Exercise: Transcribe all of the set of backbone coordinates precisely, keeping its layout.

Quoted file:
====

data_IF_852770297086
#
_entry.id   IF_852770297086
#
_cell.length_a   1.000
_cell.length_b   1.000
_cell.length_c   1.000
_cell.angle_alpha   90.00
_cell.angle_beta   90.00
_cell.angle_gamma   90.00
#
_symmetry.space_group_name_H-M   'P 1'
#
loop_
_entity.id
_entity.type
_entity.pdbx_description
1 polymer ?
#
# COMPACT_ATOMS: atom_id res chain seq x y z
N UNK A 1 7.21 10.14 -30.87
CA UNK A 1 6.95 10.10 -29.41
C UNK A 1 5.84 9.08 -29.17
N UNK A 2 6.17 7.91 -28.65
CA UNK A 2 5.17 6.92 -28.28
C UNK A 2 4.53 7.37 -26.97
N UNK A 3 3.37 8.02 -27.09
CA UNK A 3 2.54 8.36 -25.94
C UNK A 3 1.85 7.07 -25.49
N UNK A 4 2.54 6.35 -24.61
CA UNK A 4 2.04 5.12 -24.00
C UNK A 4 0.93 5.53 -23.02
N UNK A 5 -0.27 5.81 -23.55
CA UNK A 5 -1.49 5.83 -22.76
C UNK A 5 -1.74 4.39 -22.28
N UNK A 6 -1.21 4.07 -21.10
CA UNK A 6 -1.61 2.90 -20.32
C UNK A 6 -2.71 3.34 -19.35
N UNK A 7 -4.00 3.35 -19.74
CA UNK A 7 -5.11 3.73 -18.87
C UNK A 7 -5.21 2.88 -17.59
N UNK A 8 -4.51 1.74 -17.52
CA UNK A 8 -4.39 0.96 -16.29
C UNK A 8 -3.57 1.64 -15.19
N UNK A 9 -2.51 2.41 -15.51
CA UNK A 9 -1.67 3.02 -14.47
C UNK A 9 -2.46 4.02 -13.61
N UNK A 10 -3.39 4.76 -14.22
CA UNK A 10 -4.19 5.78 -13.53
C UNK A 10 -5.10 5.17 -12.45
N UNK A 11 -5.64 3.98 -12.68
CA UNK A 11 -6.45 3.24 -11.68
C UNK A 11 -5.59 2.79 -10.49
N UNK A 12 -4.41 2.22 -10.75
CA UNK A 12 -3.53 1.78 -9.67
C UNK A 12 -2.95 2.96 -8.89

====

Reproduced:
data_IF_852770297086
#
_entry.id   IF_852770297086
#
_cell.length_a   1.000
_cell.length_b   1.000
_cell.length_c   1.000
_cell.angle_alpha   90.00
_cell.angle_beta   90.00
_cell.angle_gamma   90.00
#
_symmetry.space_group_name_H-M   'P 1'
#
loop_
_entity.id
_entity.type
_entity.pdbx_description
1 polymer ?
#
# COMPACT_ATOMS: atom_id res chain seq x y z
N UNK A 1 7.21 10.14 -30.87
CA UNK A 1 6.95 10.10 -29.41
C UNK A 1 5.84 9.08 -29.17
N UNK A 2 6.17 7.91 -28.65
CA UNK A 2 5.17 6.92 -28.28
C UNK A 2 4.53 7.37 -26.97
N UNK A 3 3.37 8.02 -27.09
CA UNK A 3 2.54 8.36 -25.94
C UNK A 3 1.85 7.07 -25.49
N UNK A 4 2.54 6.35 -24.61
CA UNK A 4 2.04 5.12 -24.00
C UNK A 4 0.93 5.53 -23.02
N UNK A 5 -0.27 5.81 -23.55
CA UNK A 5 -1.49 5.83 -22.76
C UNK A 5 -1.74 4.39 -22.28
N UNK A 6 -1.21 4.07 -21.10
CA UNK A 6 -1.61 2.90 -20.32
C UNK A 6 -2.71 3.34 -19.35
N UNK A 7 -4.00 3.35 -19.74
CA UNK A 7 -5.11 3.73 -18.87
C UNK A 7 -5.21 2.88 -17.59
N UNK A 8 -4.51 1.74 -17.52
CA UNK A 8 -4.39 0.96 -16.29
C UNK A 8 -3.57 1.64 -15.19
N UNK A 9 -2.51 2.41 -15.51
CA UNK A 9 -1.67 3.02 -14.47
C UNK A 9 -2.46 4.02 -13.61
N UNK A 10 -3.39 4.76 -14.22
CA UNK A 10 -4.19 5.78 -13.53
C UNK A 10 -5.10 5.17 -12.45
N UNK A 11 -5.64 3.98 -12.68
CA UNK A 11 -6.45 3.24 -11.68
C UNK A 11 -5.59 2.79 -10.49
N UNK A 12 -4.41 2.22 -10.75
CA UNK A 12 -3.53 1.78 -9.67
C UNK A 12 -2.95 2.96 -8.89